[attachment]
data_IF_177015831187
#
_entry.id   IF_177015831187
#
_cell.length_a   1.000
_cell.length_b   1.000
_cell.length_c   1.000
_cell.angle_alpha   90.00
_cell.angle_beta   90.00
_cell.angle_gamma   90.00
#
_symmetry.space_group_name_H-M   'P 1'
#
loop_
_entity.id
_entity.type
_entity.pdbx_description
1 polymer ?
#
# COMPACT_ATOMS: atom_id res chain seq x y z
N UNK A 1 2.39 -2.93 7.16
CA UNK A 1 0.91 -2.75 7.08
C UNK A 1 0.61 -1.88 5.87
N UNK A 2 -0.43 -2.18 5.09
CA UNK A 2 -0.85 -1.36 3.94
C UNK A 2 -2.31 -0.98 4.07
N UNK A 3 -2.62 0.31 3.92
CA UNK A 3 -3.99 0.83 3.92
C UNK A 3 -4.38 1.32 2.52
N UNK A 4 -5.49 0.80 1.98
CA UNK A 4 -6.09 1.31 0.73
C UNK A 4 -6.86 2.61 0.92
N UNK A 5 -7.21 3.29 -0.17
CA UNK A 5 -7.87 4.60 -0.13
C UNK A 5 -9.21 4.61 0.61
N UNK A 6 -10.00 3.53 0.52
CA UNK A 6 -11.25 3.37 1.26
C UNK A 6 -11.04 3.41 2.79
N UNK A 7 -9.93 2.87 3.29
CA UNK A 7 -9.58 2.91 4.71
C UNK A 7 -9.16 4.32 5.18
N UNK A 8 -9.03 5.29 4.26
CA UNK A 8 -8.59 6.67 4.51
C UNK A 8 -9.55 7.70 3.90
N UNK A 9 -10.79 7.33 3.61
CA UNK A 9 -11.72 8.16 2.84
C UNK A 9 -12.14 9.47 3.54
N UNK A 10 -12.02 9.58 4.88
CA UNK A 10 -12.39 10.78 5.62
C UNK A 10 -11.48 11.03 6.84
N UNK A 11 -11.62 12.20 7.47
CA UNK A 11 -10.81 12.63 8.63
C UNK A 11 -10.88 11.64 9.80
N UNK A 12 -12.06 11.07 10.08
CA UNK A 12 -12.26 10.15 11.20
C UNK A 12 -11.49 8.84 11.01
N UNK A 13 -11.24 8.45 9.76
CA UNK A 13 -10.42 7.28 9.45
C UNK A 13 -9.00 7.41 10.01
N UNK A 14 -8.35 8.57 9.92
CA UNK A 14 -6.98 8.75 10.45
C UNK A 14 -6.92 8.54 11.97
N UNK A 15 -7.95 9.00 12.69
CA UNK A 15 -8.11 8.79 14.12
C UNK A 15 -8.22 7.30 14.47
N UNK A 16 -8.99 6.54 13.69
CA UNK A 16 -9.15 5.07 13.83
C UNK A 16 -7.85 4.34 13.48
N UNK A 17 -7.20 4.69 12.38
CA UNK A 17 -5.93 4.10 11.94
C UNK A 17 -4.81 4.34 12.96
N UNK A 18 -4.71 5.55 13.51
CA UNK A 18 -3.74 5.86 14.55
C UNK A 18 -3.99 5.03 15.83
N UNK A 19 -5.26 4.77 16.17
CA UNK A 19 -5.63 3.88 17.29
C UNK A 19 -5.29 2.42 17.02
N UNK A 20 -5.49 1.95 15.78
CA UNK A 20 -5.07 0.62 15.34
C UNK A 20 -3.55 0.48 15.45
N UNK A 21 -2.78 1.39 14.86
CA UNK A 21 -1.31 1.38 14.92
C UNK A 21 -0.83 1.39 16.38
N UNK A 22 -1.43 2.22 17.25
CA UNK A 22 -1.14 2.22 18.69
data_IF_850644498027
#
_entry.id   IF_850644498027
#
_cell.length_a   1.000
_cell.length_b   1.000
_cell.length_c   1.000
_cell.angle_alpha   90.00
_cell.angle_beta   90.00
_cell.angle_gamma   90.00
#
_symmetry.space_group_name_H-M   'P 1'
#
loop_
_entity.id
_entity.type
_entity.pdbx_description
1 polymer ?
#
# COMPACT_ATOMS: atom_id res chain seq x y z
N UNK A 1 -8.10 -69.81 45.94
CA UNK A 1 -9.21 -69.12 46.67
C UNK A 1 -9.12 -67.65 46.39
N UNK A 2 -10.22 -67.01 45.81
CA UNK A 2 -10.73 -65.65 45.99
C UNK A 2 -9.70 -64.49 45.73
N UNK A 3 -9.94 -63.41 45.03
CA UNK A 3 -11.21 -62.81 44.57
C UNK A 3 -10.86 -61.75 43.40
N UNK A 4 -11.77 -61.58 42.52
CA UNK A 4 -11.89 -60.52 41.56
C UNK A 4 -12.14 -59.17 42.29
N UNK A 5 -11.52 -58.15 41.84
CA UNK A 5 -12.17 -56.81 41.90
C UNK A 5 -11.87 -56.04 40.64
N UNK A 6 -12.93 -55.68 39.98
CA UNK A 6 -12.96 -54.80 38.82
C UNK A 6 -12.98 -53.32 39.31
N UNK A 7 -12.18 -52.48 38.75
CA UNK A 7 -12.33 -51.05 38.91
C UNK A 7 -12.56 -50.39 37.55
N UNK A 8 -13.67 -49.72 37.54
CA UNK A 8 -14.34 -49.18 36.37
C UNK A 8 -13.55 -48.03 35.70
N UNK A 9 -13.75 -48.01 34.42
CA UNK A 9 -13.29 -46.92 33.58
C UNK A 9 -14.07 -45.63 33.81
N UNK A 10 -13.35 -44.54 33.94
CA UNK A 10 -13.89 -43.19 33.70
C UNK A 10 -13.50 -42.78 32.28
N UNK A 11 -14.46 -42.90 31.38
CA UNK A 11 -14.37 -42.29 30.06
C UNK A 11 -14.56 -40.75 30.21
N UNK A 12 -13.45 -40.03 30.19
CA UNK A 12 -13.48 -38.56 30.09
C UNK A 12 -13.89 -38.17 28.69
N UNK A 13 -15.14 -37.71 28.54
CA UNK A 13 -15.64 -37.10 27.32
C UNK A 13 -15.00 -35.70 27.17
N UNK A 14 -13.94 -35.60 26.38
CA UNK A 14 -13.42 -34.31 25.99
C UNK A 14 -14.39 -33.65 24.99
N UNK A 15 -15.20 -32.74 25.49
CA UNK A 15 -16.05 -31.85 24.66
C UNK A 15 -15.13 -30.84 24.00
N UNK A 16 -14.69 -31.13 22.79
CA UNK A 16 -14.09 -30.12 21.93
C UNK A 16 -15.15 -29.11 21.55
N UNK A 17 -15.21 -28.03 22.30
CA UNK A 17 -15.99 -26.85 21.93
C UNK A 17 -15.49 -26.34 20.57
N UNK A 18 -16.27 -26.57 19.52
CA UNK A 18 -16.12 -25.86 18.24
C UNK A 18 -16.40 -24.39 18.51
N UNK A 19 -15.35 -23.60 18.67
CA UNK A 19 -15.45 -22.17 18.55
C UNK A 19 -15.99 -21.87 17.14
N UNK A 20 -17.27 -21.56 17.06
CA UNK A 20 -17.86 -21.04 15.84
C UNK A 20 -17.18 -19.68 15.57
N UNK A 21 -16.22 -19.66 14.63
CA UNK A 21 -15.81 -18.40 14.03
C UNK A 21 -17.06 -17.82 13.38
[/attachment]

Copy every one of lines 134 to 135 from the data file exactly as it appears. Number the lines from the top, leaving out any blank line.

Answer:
CA UNK A 10 -13.89 -43.19 33.70
C UNK A 10 -13.50 -42.78 32.28